This blog post describes how to connect from CPI to your on-premise mail server by using the SAP Cloud Connector. First we will create a virtual mapping in the SAP Cloud Connector. Then we will use the virtual mapping in the adapter configuration in CPI . And lastly we will establish the trust by uploading the server certificate in the truststore. This blog post will show the configuration process by using the IMAP(S)protocol. Similarly this configuration works for POP3(S) and SMTP(S).
The following overview shows the main parts of the communication:
- Cloud Application (CPI) – connects to the on-premise mail server
- The SAP Cloud Connector – enables the cloud application to access the mail server
- The on-premise mail server
Connecting to the mail server
CPI provides three different ways to commuicate with the mail server. In this blog we will use StartTLS and IMAPS. In a previous blog post we described how to connect to the mail server without encryption in the mail adapter configuration, which is unproblematic because the SAP Cloud Connector communication is encrypted by default. However, it might be necessary to use startTLS or IMAPS due to the supported options of the mail server (i.e. the mail server supports IMAPS only) or to ensure an encrypted communication in the on-premise network (from SAP Cloud Connector to the mail server).
Protection Off: The communication is not encrypted.
StartTLS: The initial communication is not encrypted but the communication will be upgraded to an encrypted communication. If you choose StartTLS mandatory, CPI will ensure that the connection is upgraded. If optional is selected, the communication will be continued even if no TLS connection is possible.
IMAPS: The communication is encrypted from the beginning. Usually the communication via IMAPS has a dedicated port.
Configure the Cloud Connector
To connect from CPI to the on-premise mail server, we need to create a virtual mapping in the SAP Cloud Connector. In the following we will create a mapping that allows us to connect via startTLS and IMAPS.
Create a virtual mapping for startTLS
For a StartTLS connection we will create a mapping with TCP protocol to our on-premise mail server. For the virutal host we will use the same hostname as the actual host to avoid mismatches of the host and the hostname in the certificate during the handshake.
Create a virtual mapping for IMAPS
For our IMAPS connection we create another virtual mapping. This time we will create a mapping with TCP SSL and the SSL port 993.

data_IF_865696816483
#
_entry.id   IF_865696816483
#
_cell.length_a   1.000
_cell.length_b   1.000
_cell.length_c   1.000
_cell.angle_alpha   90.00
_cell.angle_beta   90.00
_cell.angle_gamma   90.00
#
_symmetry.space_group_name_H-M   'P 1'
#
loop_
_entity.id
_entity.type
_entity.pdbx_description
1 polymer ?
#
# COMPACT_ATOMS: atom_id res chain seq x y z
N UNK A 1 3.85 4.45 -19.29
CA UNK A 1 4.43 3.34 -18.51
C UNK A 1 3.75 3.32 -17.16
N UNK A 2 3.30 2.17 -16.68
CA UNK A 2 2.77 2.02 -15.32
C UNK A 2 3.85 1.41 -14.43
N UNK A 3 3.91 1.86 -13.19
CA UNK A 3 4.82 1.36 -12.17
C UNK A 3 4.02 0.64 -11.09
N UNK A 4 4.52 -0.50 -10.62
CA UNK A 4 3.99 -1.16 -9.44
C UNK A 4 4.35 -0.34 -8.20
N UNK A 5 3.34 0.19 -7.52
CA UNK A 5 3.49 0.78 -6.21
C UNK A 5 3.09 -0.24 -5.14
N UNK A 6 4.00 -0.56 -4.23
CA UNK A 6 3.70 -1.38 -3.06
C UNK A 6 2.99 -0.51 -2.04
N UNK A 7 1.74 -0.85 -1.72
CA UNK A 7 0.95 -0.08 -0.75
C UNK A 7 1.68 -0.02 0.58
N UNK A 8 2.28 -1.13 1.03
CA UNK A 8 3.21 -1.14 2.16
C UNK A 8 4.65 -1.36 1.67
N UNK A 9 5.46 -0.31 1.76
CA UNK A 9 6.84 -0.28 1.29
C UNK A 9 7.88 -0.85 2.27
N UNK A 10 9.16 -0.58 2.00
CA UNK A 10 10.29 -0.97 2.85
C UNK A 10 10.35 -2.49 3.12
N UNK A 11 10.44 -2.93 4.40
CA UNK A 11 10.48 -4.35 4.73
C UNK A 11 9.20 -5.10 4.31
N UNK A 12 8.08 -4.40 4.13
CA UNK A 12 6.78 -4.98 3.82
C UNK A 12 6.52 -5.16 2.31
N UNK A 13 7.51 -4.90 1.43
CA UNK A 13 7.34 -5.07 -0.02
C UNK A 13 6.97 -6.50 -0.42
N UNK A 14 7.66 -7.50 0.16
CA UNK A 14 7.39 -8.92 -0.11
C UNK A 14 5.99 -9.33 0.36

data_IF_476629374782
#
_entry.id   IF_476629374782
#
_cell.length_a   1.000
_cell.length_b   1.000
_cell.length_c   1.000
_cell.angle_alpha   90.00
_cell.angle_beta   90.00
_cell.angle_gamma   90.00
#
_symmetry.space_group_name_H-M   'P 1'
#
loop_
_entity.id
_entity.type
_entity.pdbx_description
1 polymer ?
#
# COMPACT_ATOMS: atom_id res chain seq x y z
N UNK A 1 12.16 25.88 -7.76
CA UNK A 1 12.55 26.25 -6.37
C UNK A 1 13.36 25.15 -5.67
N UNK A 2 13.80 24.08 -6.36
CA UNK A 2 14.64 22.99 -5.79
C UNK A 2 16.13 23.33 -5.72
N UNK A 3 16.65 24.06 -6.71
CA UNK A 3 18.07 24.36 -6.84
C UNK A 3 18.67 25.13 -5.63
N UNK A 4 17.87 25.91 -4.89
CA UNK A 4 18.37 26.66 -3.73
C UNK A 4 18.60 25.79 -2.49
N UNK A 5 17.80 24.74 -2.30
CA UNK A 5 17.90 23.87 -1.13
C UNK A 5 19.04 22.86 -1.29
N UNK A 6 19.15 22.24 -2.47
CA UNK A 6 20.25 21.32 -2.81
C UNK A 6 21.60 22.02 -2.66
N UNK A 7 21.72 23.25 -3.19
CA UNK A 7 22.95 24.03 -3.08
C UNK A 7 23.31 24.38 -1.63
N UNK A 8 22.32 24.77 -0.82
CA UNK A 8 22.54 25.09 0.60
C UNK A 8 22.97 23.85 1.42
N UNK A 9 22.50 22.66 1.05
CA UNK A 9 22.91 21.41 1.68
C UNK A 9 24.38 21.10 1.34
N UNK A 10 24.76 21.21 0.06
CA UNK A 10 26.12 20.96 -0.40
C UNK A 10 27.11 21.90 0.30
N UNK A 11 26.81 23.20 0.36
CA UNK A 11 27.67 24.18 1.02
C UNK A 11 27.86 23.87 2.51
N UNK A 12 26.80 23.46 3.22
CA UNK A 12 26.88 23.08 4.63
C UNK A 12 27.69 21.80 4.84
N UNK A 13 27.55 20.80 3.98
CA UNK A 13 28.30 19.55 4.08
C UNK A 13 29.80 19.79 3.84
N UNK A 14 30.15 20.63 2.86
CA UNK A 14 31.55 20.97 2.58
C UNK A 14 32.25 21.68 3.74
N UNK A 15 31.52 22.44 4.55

Now we will configure the CPI mail sender adapter to connect to the on-premise mail server. To do so we will use the on-premise proxy and the virtual hosts defined in the SAP Cloud Connector.
In the CPI mail sender adapter we will use the following configuration. For the address we are use the virtual host and port that we defined during the mapping-creation in the SAP Cloud Connector.
For IMAPS we choose the following configuration. In this configuration we will use no protection (Off) instead of IMAPS.
To establish a secure communication between client and server, the client requires the server certificate in its truststore.
Setup trust for StartTLS
For the StartTLS configuration, the handshake is done between CPI and the mail server. To set up the trust in CPI, you need to ensure that the trustchain can be validated. This requires to import the root and all intermediate certificates in the keystore. How to import the certificates in the CPI keystore is described in this blog post.
Setup trust for IMAPS
For the IMAPS configuration, the handshake will be done between the Cloud Connector and the mail server. To set up the trust in cloud connector the root- and all intermediate certificates need to be imported in the Cloud Connector truststore. The truststore is available in the Configuration – On Premise.
Testing the connection
To test our connection we can deploy the integration flow or use the CPI connection test. Here we will use the connection test: After providing the connection details to the connection test, the mail server should be reached successfully.
Note: The support for the on-premise proxy type in the connection tests will be available with the release 3.20 and is expected to be available by the end of January 2020.
“Connection not allowed by ruleset”
This error indicates that the virtual host that you use, is not configured in the cloud connector. In this case you should check that the mapping is configured in the cloud connector and that you are using the right Location ID.
This error indicates, that you are using the proper virutal mapping, but the mapped on-premise host is not reachable. In this case you should check if the cloud connector is able to reach the system by checking the availability of your on-premise system. For that you can use the Check availability on the mapping entry ()
“Connection dropped by server?”
This error indicates, that the on-premise (mail)server closed the connection. To get a better understanding of the problem, you should check the ljs trace of the cloud connector. You can find it in the Log and Trace Files section in the SAP Cloud Connector.
In this blog post you learned how to configure CPI and the SAP Cloud Connector to use your on-premise mail server in CPI. Depending on your mail server configuration, you might have to use one configuration over the other. If your mail server supports both configurations, it’s up to you which you choose.